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Globetrotting, Meal-Hopping, and the Wonders of a Taste Bud.


“Food is a central activity of mankind and one of the single most significant trademarks of a culture.”

–Mark Kurlansky

2687588049_667f27bd1a_bIt’s safe to assume we all know food is different when you go abroad. Whether a staple dish is a burrito, chicken feet, or a smörgås, you know not to expect to find everything you can get at home while travelling – as it should be. But…what about those things that you can find almost everywhere?  What about the potato chips, the pizza, the candy?

Surprisingly, the split is pretty even on international brands and food you’ll find when you go abroad – some is practically the same and some is, well, very different.  For example, in the USA we tend to prefer our chips to be “Barbecue” or “Salt and Vinegar” flavored, but Greece has a popular “Feta Cheese” type and Australia has a “Vegemite” flavor that probably no other country in the world would quite understand. And let’s not ignore the subtle, yet unique “ketchup” flavor that Canada prides itself on.  Check here for a full list of the different chip flavors you can find abroad.restaurant_kiin_kiin_ingefaer_peanuts_og_chili_6200203175_adjusted_cropped_resized

Major chains, such as McDonald’s or Pizza Hut, have a foundation of similarity no matter where they are, yet the recipes are altered to cater to local tastes.  McDonad’s in China has Pineapple and Taro Pies while Germany has Nürnberger on the menu; South Korea has sweet potato pizza. All of these things are just a window into the world of international cuisine – where global appeal and local taste must find a happy medium in order to be successful, and where adaptation and culinary experimentation provide and outlet to improve and alter the ever-changing dining experience for “foodies” and otherwise.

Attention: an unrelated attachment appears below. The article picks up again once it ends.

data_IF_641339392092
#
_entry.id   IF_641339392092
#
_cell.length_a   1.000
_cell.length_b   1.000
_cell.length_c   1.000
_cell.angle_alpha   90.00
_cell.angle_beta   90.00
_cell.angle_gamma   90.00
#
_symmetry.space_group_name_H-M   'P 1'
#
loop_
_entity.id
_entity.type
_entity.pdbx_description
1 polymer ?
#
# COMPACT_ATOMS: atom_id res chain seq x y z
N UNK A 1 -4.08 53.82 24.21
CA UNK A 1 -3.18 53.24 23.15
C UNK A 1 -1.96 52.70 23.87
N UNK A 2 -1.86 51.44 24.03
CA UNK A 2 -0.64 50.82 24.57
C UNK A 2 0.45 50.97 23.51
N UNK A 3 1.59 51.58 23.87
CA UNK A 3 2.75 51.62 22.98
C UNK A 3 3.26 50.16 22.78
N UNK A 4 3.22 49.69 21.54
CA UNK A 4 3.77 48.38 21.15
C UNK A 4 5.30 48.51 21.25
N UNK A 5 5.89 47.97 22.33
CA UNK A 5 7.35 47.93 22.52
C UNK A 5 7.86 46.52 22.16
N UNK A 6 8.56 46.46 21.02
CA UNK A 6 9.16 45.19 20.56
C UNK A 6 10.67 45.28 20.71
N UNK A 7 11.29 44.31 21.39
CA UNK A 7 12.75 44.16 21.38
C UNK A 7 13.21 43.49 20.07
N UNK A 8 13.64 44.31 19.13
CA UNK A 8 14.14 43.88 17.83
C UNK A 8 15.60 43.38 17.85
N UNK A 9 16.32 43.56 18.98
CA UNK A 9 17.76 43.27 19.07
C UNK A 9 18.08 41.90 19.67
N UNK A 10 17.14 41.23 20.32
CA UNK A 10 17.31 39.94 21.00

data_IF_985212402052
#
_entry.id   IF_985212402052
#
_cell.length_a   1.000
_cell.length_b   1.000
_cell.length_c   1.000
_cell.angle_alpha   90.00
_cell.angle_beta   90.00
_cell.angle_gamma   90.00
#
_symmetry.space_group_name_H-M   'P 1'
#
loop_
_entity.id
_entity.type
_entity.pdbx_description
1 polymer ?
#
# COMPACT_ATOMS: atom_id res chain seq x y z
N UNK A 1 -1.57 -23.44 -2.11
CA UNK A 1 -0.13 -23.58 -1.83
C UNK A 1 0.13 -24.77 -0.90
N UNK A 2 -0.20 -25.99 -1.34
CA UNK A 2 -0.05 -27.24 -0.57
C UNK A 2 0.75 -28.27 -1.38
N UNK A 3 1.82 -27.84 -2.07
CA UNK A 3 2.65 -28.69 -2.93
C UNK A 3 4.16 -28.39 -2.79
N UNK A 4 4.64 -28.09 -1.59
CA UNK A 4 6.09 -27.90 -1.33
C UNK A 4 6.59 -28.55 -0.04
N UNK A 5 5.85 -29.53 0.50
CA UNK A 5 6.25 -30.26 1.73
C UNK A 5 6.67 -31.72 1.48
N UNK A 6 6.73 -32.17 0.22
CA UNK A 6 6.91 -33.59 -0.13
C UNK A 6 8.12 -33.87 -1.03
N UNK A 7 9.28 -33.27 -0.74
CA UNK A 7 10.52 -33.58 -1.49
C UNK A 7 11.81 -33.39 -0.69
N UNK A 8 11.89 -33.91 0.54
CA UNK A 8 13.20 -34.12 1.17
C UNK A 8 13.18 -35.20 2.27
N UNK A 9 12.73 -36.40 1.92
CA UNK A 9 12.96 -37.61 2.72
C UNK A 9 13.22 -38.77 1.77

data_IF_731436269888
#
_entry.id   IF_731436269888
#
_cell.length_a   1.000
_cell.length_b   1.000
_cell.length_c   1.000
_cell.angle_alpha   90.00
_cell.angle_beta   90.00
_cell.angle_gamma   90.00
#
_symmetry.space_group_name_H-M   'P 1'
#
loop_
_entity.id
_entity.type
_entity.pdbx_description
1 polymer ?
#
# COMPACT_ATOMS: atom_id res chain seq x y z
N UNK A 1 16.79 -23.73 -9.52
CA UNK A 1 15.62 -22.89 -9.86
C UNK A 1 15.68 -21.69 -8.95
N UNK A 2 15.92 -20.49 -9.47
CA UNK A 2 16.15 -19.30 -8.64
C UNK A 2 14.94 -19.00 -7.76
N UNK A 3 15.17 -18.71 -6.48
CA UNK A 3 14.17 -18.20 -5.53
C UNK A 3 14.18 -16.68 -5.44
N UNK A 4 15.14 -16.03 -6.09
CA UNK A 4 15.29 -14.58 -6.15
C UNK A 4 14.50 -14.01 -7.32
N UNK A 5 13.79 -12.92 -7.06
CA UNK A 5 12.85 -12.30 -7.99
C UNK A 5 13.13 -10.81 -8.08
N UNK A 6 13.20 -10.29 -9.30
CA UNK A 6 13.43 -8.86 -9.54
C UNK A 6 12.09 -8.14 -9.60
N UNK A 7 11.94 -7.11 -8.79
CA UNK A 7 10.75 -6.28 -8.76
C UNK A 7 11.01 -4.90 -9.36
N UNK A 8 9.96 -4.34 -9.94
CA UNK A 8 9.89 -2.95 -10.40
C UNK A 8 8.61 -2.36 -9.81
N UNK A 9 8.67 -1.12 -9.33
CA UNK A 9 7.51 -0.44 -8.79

Let’s not ignore the fact, either, that there are multiple theories as to why some cultures prefer certain tastes and others don’t, and you can always rely on Anthony Bourdain to give you a fairly honest opinion of food from everywhere.

On the opposite end of the spectrum, you have foods that are so uncommon and so region-specific they can only be described as unique.  For example, certain parts of Malaysia have a delicious curry-like dish known as nasi kandari. And Iceland has the hákarl, a fermented shark that would certainly take some adjusting to for the untrained palate.

5841484967_9641dccdef_bHere’s a quick list of something things you should search for when you go abroad. It’s not exhaustive, and we would love to hear your “foodie” experiences abroad too, so feel free to drop us a line!

  • Poutine (Canada) – a batch of fries smothered in gravy and cheese curds. It’s sometimes spiced up with other forms of garnish, and always a comfort.
  • Sichuan Hot Pot (China) — Thinly sliced meet and hot, spicy, boiling water with you cook yourself surrounded by friends, family, and the like. Expect pain and numbing, yet you’ll keep going back for more.
  • Banista (Bulgaria) – An interesting and flexibly-served pastry dish that including feta cheese and a variety of vegetables to suit your fancy.
  • Kishka (Russia) – Try this dish when you want to live a little – meat inside a pouch of chicken skin and intestine.
  • Berenjena en Escabeche (Argentina) – Eggplant that has been marinated and can be eaten alone or place alongside a sandwich. Try it for something a bit different, but not too far out of your comfort zone.